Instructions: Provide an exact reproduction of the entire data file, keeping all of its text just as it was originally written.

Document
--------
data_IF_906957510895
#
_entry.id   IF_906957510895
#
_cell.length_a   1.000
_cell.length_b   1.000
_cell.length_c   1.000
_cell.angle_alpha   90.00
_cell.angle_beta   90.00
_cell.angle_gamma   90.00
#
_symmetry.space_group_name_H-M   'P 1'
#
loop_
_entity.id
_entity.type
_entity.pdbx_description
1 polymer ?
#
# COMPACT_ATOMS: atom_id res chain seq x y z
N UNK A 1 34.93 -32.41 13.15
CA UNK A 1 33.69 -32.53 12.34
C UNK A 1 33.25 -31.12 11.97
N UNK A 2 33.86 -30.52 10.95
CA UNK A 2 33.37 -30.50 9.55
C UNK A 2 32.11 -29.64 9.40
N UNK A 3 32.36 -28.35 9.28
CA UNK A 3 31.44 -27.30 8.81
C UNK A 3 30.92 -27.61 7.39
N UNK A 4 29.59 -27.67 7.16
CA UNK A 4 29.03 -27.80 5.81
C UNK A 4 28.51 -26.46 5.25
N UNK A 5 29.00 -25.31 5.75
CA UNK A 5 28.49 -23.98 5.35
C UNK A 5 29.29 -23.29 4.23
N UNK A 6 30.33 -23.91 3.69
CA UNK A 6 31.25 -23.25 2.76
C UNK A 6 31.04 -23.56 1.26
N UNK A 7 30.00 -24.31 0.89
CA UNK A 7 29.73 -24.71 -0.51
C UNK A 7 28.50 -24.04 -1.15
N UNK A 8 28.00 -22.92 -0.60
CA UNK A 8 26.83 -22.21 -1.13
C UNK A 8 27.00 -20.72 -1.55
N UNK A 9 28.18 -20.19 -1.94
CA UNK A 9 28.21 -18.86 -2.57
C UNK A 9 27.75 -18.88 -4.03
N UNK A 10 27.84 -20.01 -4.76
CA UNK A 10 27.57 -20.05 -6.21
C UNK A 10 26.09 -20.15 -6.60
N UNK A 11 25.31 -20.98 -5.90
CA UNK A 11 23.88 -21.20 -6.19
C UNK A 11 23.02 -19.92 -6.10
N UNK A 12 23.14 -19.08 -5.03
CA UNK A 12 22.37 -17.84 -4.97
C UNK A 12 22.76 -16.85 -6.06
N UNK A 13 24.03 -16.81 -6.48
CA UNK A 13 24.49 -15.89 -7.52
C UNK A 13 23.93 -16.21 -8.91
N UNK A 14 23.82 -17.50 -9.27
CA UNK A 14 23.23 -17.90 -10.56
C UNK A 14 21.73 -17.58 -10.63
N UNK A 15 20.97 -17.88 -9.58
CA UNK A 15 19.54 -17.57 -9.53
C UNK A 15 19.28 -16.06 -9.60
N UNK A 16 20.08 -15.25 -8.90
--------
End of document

data_IF_906957510895
#
_entry.id   IF_906957510895
#
_cell.length_a   1.000
_cell.length_b   1.000
_cell.length_c   1.000
_cell.angle_alpha   90.00
_cell.angle_beta   90.00
_cell.angle_gamma   90.00
#
_symmetry.space_group_name_H-M   'P 1'
#
loop_
_entity.id
_entity.type
_entity.pdbx_description
1 polymer ?
#
# COMPACT_ATOMS: atom_id res chain seq x y z
N UNK A 1 34.93 -32.41 13.15
CA UNK A 1 33.69 -32.53 12.34
C UNK A 1 33.25 -31.12 11.97
N UNK A 2 33.86 -30.52 10.95
CA UNK A 2 33.37 -30.50 9.55
C UNK A 2 32.11 -29.64 9.40
N UNK A 3 32.36 -28.35 9.28
CA UNK A 3 31.44 -27.30 8.81
C UNK A 3 30.92 -27.61 7.39
N UNK A 4 29.59 -27.67 7.16
CA UNK A 4 29.03 -27.80 5.81
C UNK A 4 28.51 -26.46 5.25
N UNK A 5 29.00 -25.31 5.75
CA UNK A 5 28.49 -23.98 5.35
C UNK A 5 29.29 -23.29 4.23
N UNK A 6 30.33 -23.91 3.69
CA UNK A 6 31.25 -23.25 2.76
C UNK A 6 31.04 -23.56 1.26
N UNK A 7 30.00 -24.31 0.89
CA UNK A 7 29.73 -24.71 -0.51
C UNK A 7 28.50 -24.04 -1.15
N UNK A 8 28.00 -22.92 -0.60
CA UNK A 8 26.83 -22.21 -1.13
C UNK A 8 27.00 -20.72 -1.55
N UNK A 9 28.18 -20.19 -1.94
CA UNK A 9 28.21 -18.86 -2.57
C UNK A 9 27.75 -18.88 -4.03
N UNK A 10 27.84 -20.01 -4.76
CA UNK A 10 27.57 -20.05 -6.21
C UNK A 10 26.09 -20.15 -6.60
N UNK A 11 25.31 -20.98 -5.90
CA UNK A 11 23.88 -21.20 -6.19
C UNK A 11 23.02 -19.92 -6.10
N UNK A 12 23.14 -19.08 -5.03
CA UNK A 12 22.37 -17.84 -4.97
C UNK A 12 22.76 -16.85 -6.06
N UNK A 13 24.03 -16.81 -6.48
CA UNK A 13 24.49 -15.89 -7.52
C UNK A 13 23.93 -16.21 -8.91
N UNK A 14 23.82 -17.50 -9.27
CA UNK A 14 23.23 -17.90 -10.56
C UNK A 14 21.73 -17.58 -10.63
N UNK A 15 20.97 -17.88 -9.58
CA UNK A 15 19.54 -17.57 -9.53
C UNK A 15 19.28 -16.06 -9.60
N UNK A 16 20.08 -15.25 -8.90